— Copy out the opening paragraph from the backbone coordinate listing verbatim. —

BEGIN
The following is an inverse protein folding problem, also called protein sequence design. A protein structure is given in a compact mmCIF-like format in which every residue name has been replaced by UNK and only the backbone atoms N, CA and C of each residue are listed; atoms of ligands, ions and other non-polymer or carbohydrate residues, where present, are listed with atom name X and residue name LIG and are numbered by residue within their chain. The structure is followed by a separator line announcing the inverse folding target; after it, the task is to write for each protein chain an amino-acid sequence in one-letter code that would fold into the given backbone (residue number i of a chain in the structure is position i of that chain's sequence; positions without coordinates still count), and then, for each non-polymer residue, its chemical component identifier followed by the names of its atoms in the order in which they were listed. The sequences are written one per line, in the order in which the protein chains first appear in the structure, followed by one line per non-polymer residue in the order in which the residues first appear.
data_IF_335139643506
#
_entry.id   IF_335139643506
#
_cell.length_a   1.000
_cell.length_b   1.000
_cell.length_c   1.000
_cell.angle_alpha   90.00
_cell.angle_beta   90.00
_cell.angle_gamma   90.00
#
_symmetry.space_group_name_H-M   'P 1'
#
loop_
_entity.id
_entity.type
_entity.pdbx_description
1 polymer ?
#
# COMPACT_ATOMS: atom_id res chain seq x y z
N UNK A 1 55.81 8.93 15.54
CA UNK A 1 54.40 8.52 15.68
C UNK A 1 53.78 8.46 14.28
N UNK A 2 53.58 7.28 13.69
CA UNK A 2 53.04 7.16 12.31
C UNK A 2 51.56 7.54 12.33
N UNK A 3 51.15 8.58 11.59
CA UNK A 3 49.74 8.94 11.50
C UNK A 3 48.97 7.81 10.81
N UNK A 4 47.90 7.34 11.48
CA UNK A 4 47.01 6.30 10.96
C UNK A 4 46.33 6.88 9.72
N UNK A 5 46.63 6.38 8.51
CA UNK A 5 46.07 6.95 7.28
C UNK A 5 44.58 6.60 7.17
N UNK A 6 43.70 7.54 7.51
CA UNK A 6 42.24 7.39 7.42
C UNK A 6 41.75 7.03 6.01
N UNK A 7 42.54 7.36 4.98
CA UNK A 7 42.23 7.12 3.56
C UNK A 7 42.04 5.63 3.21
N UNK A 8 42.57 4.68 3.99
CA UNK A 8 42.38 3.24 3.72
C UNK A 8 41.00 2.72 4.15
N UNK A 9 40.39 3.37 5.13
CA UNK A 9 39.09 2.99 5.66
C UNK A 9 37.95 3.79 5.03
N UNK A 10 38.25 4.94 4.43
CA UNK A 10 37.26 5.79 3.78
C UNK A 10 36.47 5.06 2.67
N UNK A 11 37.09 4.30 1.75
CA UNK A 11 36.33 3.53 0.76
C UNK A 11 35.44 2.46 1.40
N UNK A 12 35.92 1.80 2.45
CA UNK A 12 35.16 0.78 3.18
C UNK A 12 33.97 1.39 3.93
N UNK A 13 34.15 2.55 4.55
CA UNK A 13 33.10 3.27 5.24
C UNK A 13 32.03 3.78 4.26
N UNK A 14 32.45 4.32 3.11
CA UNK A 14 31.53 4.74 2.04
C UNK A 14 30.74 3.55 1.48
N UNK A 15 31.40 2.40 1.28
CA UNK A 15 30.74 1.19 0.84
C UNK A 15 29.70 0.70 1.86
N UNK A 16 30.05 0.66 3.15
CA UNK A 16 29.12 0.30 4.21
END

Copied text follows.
The following is an inverse protein folding problem, also called protein sequence design. A protein structure is given in a compact mmCIF-like format in which every residue name has been replaced by UNK and only the backbone atoms N, CA and C of each residue are listed; atoms of ligands, ions and other non-polymer or carbohydrate residues, where present, are listed with atom name X and residue name LIG and are numbered by residue within their chain. The structure is followed by a separator line announcing the inverse folding target; after it, the task is to write for each protein chain an amino-acid sequence in one-letter code that would fold into the given backbone (residue number i of a chain in the structure is position i of that chain's sequence; positions without coordinates still count), and then, for each non-polymer residue, its chemical component identifier followed by the names of its atoms in the order in which they were listed. The sequences are written one per line, in the order in which the protein chains first appear in the structure, followed by one line per non-polymer residue in the order in which the residues first appear.